Seasonal Blues? With the Holidays Soon Upon Us, Watch for Signs of Depression in Those You Love

October 01, 2013

It seems earlier every year that the familiar hues of red and green begin to appear wherever we look. Maybe these early seasonal cues can remind us to watch for the holiday blues—a condition that often goes undetected among the seniors in our lives. Here’s what to look out for and how to help.

What It Is

It’s important to understand the difference between the “holiday blues” and biochemical depression, says James S. Brust, MD, chairman of the department of psychiatry at Providence Little Company of Mary Medical Center San Pedro.

One is situational, while the other is internal.

“The holidays are supposed to be a happy time, but the expectation of cheer may make some feel worse,” Dr. Brust explains, adding that lost loved ones, lost independence or lost mobility can contribute to holiday blues. “Meanwhile, those with biochemical, depressive illness are more vulnerable to experiencing full-on episodes during this time.”

What to Watch For

While Dr. Brust says most people associate depression with feeling sad, there are several other hallmark signs, including inactivity, hopelessness, negative outlook and loss of energy, enthusiasm or appetite. “Everything just kind of slows down and gets negative,” he says.

What to Do

For seasonal depression, Dr. Brust recommends a robust effort by friends and family. “If the depression seems to be related to a loss, you encourage people, get families around them, get them into activities,” he says. “Show them that life is worth living.”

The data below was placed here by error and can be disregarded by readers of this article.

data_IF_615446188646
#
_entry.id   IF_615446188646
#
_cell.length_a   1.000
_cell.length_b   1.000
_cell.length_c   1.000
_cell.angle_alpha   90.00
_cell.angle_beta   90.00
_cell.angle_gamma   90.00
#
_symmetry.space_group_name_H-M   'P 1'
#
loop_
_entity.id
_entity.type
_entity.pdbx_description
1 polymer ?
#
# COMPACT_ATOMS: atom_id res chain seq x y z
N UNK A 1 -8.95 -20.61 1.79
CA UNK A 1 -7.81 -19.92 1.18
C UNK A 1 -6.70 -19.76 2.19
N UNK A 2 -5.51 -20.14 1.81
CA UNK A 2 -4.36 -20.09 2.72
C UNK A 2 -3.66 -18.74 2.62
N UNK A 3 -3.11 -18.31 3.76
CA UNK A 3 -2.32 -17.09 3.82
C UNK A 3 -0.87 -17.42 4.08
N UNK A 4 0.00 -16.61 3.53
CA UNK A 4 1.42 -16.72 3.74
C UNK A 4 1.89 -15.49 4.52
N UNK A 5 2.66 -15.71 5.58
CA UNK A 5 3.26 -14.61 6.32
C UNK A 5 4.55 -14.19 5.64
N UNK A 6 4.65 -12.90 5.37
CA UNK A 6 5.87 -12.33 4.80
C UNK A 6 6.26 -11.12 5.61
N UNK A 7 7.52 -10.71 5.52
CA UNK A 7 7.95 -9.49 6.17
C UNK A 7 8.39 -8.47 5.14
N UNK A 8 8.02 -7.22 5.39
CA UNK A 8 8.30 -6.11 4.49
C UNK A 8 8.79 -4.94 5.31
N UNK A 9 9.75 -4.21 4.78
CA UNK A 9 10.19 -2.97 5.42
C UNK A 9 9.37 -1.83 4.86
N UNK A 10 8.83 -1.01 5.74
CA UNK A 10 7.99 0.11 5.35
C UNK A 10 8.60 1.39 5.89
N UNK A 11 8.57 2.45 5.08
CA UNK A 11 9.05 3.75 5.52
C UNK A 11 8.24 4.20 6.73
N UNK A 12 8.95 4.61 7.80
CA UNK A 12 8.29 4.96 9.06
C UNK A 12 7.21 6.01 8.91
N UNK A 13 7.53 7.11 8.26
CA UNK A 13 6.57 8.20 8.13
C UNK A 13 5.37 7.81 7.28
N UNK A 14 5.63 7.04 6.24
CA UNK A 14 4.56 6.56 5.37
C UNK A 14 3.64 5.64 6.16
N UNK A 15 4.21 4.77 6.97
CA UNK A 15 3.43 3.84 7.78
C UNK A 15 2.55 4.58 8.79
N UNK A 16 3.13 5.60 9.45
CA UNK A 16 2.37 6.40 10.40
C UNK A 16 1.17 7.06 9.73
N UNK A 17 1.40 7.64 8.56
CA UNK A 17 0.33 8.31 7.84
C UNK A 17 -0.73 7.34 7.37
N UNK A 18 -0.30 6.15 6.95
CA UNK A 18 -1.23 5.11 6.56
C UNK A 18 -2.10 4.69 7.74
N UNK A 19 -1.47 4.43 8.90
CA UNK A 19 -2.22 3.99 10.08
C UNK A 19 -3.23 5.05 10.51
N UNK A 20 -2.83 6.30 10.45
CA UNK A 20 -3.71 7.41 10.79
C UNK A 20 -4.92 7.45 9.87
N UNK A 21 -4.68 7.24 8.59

In cases of biochemical depression, medication—either by itself, or in conjunction with psychotherapy—can be extremely effective. “If depression is truly an internal event, you’ve got to go in there with something to smooth it over,” Dr. Brust says.

A Mental Health America survey reveals that depressed seniors are more likely than any other group to “handle it themselves.” Don’t be afraid to offer help, opening a discussion with a statement such as: “I’ve noticed you don’t seem yourself. What’s going on? Let’s get you in to see a doctor.”

“If they say, ‘Oh, no, I’m fine,’ you might have to leave it alone for a few days,” Dr. Brust says. “But keep your eyes open. Bring it up again. Show them you care and want to help.”